How do I know if my infant needs a cranial remoulding orthosis?
There are certain signs that may indicate that your infant needs a cranial remoulding orthosis. However, please keep in mind that some degree of asymmetry in the skull is normal for everyone, so it is the magnitude of the asymmetry that indicates whether treatment with a cranial remoulding orthosis is warranted. If you recognize that your infant’s face is not symmetrical, their head is higher or wider than normal, or that there is flatness on the back side of their head, you may want to visit your physician for further assessment. After 2 months of no or very slow improvement from a physiotherapist or chiropractitioner your baby should be brought in for an assessment.
What is the ideal age for cranial remoulding orthosis treatment?
The best age for treatment is between 4 and 7 months when the skull is growing at the fastest rate. However, cranial remoulding orthoses can be used successfully between 3 and 18 months of age. Caregivers should try to reposition the baby for at least two months prior to initiating treatment with a cranial remoulding orthosis unless the infant is older than 7 months. At this point, infants can reposition themselves, and caregiver efforts to reposition are often futile.
What if my paediatrician tells me that my infant’s head shape will correct on its own?
Historically, many head shape deformities present at birth disappeared within about 6 weeks because babies were placed in several different positions during the day and slept on their tummies at night. Since the Back to Sleep program was initiated in 1992, these head shape deformities often persist because babies sleep on their back all night and spend extended time on their backs during the day in infant carriers/ prams, swings, car seats, etc. Parents must be vigilant about changing the infant’s position more than in any other period of child rearing. Babies that spend most of their time on their backs in the early months roll and crawl later than usual, which results in even more time before the infant can actively reposition themselves. The best way to help your infant’s head correct “on its own” is to place your infant in a variety of positions during the time your infant is awake and supervised. This will encourage your infant to actively move their head through a full range of motion, strengthen their neck, shoulder and trunk muscles, and minimize pressure on the back of the head. More suggested repositioning activities are available in “Tummy Time Tools”, a document that can be downloaded from Orthomerica’s website. It is possible that your efforts to reposition your infant will be rewarded with a more symmetrical head shape that does not require further intervention. However, if your infant’s head does not change after two months of alternate positioning, make sure your paediatrician understands that you have tried prone and other positions to help make the infant’s head more symmetrical, and the skull has not corrected. Then ask your paediatrician if your infant would benefit from a cranial remoulding orthosis, and/or request a referral to a craniofacial specialist.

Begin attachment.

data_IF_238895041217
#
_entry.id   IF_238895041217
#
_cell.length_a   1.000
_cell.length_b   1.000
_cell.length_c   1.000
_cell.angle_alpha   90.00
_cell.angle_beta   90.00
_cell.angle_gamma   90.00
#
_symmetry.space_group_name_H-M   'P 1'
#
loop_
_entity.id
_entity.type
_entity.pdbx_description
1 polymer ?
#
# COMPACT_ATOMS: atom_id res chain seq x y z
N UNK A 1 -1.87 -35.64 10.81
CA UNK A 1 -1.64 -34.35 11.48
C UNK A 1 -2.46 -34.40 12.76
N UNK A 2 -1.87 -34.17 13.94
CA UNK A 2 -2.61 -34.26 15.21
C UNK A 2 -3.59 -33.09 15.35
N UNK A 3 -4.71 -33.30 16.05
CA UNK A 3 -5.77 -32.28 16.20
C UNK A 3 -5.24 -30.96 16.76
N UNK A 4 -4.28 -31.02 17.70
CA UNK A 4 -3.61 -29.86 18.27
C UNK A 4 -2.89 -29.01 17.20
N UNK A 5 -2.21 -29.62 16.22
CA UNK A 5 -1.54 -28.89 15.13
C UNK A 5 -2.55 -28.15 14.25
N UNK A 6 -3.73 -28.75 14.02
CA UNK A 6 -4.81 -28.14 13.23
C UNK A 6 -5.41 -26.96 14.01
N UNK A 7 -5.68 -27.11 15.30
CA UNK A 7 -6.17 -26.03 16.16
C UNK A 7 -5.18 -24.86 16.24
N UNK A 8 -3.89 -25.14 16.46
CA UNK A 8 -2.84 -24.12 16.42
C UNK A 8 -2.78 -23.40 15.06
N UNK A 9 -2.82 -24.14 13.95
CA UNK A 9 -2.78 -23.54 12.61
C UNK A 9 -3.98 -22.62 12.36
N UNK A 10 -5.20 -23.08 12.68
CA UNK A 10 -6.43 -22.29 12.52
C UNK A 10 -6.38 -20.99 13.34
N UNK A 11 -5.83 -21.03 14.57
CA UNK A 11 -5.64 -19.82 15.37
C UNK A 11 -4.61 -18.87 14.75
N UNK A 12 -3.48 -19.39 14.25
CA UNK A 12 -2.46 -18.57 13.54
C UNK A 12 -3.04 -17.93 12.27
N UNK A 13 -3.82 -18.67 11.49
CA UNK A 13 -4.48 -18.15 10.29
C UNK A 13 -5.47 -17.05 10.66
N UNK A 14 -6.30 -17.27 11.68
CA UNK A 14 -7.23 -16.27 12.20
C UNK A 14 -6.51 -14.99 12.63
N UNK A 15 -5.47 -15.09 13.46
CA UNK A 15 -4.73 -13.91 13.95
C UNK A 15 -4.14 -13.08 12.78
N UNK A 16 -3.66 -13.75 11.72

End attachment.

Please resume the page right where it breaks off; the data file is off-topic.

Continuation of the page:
Why is treatment more effective between 4 – 7 months than at other ages?